Philly’s Horrendous have been steadily evolving since the relatively straight-up death metal of the band’s debut album The Chills. Idol represents the fullest embrace of their progressive tendencies to date. New bassist Alex Kulick deserves a lot of credit for making this latest iteration of the band work so well. His bass is given the leeway to probe the sonic space, and it mostly roams around the edges of the guitar riffs rather than following them note for note. That gives Idol a free jazz feel that echoes the early ’90s work of Death, Atheist, and Cynic. The album’s high point is “Devotion (Blood For Ink),” a prog-death anthem that opens with a single screamed word—“emptiness”—before eventually opening up a void for Kulick’s exploratory basslines and Damien Herring’s recitation of his harrowing body horror lyrics. It’s the sound of Horrendous becoming the band they were meant to be.
The Last Emperor
In the late ’80s, the sound would later become modern Euro-style power metal was basically speed metal with frillier arrangements. That’s the moment in metal history to which Judicator pay homage on their Crusades-set concept album The Last Emperor. Like the early work of Helloween, Running Wild, and Blind Guardian, Judicator’s record spends a lot of time pummeling ahead at warp speed. The challenge for any band playing this fast is to write memorable melodies, and Judicator pull it off. The call-and-response chorus of “Spiritual Treason,” wherein frontman John Yelland trades lines with Blind Guardian’s Hansi Kursch, is the perfect encapsulation of what The Last Emperor does so well. It’s a sugar rush cut with just enough bitterness to keep it metal.
The Incubus of Karma
When you’re arguably the most acclaimed band in the history of your genre, it can’t be easy to keep raising the bar. Yet that’s exactly what Aussie funeral doom legends Mournful Congregation did on The Incubus of Karma, somehow their very best album, 25 years into their career. All the classic Mournful Congregation hallmarks are here—six songs, four of which crack 15 minutes, and two of which are guitar-led instrumentals. It’s a blueprint you’ll recognize if you’re familiar with their work, but the execution has never been more impressive. “Whispering Spiritscapes” emphasizes the neoclassical elements of the band’s sound, with swirling guitar harmonies bubbling up out of the crushing low end. “The Rubaiyat” is a doom devotional, opening with an organ overture worthy of a 19th century Catholic mass. It was a great year for funeral doom, but Mournful Congregation still managed to separate themselves from the pack.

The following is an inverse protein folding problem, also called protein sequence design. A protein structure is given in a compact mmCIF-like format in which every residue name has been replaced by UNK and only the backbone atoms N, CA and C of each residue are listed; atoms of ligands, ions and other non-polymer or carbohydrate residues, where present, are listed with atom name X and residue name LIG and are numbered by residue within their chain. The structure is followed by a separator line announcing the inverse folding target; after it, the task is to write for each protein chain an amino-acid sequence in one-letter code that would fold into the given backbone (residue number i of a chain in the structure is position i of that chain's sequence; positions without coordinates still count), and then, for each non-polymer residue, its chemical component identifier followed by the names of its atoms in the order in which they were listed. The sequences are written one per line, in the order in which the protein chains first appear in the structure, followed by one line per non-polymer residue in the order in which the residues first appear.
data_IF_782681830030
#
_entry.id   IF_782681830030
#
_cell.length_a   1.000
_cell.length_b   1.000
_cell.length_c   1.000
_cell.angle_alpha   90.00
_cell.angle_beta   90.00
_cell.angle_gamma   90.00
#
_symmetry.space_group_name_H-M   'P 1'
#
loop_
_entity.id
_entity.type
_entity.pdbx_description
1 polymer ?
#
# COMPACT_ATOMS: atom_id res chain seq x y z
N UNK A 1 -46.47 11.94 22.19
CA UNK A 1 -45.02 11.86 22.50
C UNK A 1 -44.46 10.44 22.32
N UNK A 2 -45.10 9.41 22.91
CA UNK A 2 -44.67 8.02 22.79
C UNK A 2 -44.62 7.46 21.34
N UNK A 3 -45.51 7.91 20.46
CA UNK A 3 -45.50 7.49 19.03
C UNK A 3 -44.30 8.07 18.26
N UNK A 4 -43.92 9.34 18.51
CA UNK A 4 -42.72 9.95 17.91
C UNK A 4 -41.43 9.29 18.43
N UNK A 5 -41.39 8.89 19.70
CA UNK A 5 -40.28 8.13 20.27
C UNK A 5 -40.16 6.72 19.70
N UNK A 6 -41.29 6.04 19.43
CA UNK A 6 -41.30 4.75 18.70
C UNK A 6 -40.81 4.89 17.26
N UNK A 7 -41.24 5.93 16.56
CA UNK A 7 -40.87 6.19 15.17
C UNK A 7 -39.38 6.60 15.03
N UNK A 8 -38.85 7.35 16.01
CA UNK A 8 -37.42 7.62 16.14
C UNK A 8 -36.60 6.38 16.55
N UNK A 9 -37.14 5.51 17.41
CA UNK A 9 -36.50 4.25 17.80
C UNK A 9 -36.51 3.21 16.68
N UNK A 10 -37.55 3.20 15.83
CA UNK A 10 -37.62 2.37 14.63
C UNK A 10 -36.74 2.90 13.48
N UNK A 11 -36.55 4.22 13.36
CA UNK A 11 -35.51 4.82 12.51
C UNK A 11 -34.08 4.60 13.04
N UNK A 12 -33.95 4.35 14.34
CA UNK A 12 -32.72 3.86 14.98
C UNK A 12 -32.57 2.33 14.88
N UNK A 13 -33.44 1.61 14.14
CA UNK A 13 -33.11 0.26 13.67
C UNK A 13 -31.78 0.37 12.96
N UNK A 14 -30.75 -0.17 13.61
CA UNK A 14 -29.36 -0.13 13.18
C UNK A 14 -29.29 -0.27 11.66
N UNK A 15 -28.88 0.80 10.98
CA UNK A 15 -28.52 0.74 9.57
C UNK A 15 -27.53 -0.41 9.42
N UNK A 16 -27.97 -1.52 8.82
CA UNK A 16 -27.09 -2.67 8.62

The debut album by Chicago’s Panegyrist is a work of crazed ambition that borders on religious fervency. That makes sense; project leader Elijah Tamu is a devout Christian with a brilliantly inquisitive mind, and the lyrics on Hierurgy tend to be rigorously theological in nature. The album isn’t merely an intellectual exercise, though. It’s an engrossing, thrilling listen—not to mention one of the most exploratory and genuinely progressive black metal releases in years. “Ophidian Crucifix” might be the most purely enjoyable black metal song of the year, a shredding, wild-eyed 10-minute odyssey in extreme prog that sounds like it could have come from the sessions for Emperor’s Prometheus, if Prometheus had been about devotion to the gods rather than stealing their fire.
The hot streak that Austin Lunn brought into the latest album by his Panopticon project was already unassailable—the bluegrass-tinged Kentucky, the wintry Roads to the North, and atmospheric black metal masterclass Autumn Eternal. He challenged himself to hit a new level with the two-part The Scars of Man on the Once Nameless Wilderness, which he divided into a “black metal” album and a “country” album, though the lines blur. The result is his best release to date, a two-hour collection of new entries to the American songbook that’s shaggy, but never pompous. The album’s best moments let the metal and Americana sides of Panopticon’s sound freely commingle, as on the strings-accompanied “En Hvit Ravns Død” and the post-metal epic “(Cowering) At the Foot of the Mountain.”